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Inside Washington

ERS, NIFA relocation saga continues

ERS, NIFA relocation saga continues
OIG report and Mulvaney comments raise more red flags over moving ERS and NIFA to Kansas City.

In the ongoing saga of the proposed relocation of the Economic Research Service (ERS) and the National Institute of Food & Agriculture (NIFA) – the U.S. Department of Agriculture's key research agencies – USDA’s Office of the Inspector General (OIG) concluded this week that USDA may have broken the law in its decision to relocate the agencies without first obtaining congressional approval.

OIG began its investigation in November. The report, however, comes days after White House Chief of Staff Mick Mulvaney claimed that the relocation is part of the Trump Administration’s efforts to “drain the swamp.” At a GOP fund-raiser in South Carolina on Friday, Mulvaney said the mass exodus at ERS and NIFA -- with nearly half of employees at the research agencies choosing not to make the move to a “real part of the country” -- should be heralded.

“Now, it’s nearly impossible to fire a federal worker,” he said on Friday, citing his own experiences. “What a wonderful way to streamline government and do what we haven’t been able to do for a long time.”

In a joint statement, House Agriculture Committee leading Democrats Reps. Marcia Fudge (D., Ohio) and Stacey Plaskett (D., Virgin Islands) said the report is just the latest in a long line of red flags surrounding this relocation.

“We are alarmed that USDA continues to proceed with this move without consulting Congress or — according to the OIG — following the necessary legal requirements. Couple that with White House Chief of Staff Mick Mulvaney’s comments over the weekend on relocations as a mechanism for staff reduction, and this whole exercise is a naked and shameless attempt to force dedicated civil servants out of their livelihoods,” the statement noted.

During a mid-July hearing, Senate Agriculture Committee ranking member Sen. Debbie Stabenow (D., Mich.) called the relocation a “demolition” as well as “a thinly veiled, ideological attempt to drive away key USDA employees and bypass the intent of Congress.”

Other groups also voiced concerns about USDA’s attempt to circumvent Congress.

“If USDA can ignore the appropriations acts that Congress passes and the President signs by saying, after the fact, that they are unconstitutional, then there is little reason to continue to have appropriations bills,” said Juli Obudzinski, interim policy director at the National Sustainable Agriculture Coalition. “The new report from the Office of Inspector General brings into sharp relief the need for Congress, on a bipartisan basis, to re-assert its authority. We urge Congress to take this information as an opportunity to end, once and for all, [Agriculture Secretary Sonny] Perdue’s strong-arm tactics and stop all action on the relocations until Congress has given its formal approval – or denial.”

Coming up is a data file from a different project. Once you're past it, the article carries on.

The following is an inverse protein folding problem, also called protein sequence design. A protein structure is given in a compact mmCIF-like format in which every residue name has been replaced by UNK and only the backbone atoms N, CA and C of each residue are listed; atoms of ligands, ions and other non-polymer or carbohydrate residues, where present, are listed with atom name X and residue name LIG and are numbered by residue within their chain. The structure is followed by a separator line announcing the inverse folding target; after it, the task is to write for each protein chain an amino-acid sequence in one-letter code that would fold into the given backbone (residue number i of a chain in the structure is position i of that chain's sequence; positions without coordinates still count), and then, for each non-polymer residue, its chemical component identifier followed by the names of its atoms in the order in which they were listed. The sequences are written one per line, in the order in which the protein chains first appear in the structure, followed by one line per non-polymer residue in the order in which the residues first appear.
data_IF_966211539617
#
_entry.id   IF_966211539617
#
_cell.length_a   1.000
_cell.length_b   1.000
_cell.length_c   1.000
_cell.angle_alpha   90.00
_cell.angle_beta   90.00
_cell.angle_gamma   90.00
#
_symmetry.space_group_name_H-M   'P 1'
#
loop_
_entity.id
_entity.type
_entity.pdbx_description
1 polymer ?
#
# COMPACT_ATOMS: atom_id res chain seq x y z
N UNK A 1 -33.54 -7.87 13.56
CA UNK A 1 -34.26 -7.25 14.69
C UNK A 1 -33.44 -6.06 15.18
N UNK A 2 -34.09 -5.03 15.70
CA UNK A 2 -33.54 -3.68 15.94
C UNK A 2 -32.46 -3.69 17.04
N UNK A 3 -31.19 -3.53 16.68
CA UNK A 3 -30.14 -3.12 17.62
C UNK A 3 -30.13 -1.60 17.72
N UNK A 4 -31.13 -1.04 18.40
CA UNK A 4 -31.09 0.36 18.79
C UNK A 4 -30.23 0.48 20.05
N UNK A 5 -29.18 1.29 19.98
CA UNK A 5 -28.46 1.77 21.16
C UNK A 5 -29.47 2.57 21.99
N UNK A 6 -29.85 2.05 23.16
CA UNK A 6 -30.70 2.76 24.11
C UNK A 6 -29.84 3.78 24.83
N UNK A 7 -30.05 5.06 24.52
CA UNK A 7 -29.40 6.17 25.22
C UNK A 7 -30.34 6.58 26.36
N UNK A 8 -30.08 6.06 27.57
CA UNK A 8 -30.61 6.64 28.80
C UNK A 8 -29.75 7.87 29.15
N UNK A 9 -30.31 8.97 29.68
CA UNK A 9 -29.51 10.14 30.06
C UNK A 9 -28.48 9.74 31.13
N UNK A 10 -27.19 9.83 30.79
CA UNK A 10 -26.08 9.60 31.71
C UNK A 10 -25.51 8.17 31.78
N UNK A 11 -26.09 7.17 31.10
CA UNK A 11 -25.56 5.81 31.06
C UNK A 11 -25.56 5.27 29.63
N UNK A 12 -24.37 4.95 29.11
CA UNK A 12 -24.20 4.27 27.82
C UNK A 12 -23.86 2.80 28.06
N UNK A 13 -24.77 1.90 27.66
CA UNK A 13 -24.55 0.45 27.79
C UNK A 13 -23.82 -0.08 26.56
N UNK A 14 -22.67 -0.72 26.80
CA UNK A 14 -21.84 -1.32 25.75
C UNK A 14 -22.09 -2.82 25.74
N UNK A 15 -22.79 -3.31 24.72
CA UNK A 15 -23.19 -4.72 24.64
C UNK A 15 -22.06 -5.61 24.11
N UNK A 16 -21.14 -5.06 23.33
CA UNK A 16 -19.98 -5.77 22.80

The American Federation of Government Employees (AFGE), the union representing ERS and NIFA employees, also reported that negotiations broke down in recent weeks as employees continue to determine whether to make the move. USDA has required all employees to report to Kansas City by Sept. 30, but the agency only has a temporary location right now while it continues to evaluate a permanent spot.

AFGE said in a statement Aug. 5 that USDA has “created chaos, confusion and frustration among employees as its officials, including Secretary Sonny Perdue, made contradicting statements and walked back on their proposals in an attempt to rush scientists and researchers out of Washington, D.C., by the end of September.

According to USDA’s plan, employees had until July 15 to either accept or decline relocation, but officials told reporters and employees they could change their minds before the reporting date of Sept. 30. In fact, in its relocation questions and answers, USDA stated:

“Employees can change their minds regarding their decision up until the Friday before the report date but should be aware of possible consequences. Employees changing their minds from a yes to a no will go through the adverse action procedures, beginning with the proposal to remove letter. The estimated length of the process is up to 45 days. Final action on a removal notice could impact when the employee may receive severance, if eligible. Specific circumstances will be addressed on a case-by-case basis.”

The union noted that ERS also reneged on a tentative agreement reached with AFGE on July 24. ERS management, including acting ERS administrator Ephraim Leibtag, agreed to:

  • Request from USDA the authority to allow employees who have agreed to relocate to telework for six months or until a permanent location in the Kansas City area is operational;
  • Provide temporary housing for employees for at least 60 days;
  • Request from USDA the authority to offer a one-month salary bonus for relocation, and
  • Codify that employees have until Sept. 27 to change their minds.

Both sides were supposed to sign the agreement on July 25, but ERS management cancelled the meeting, and the agreement was never signed.

TAGS: Policy
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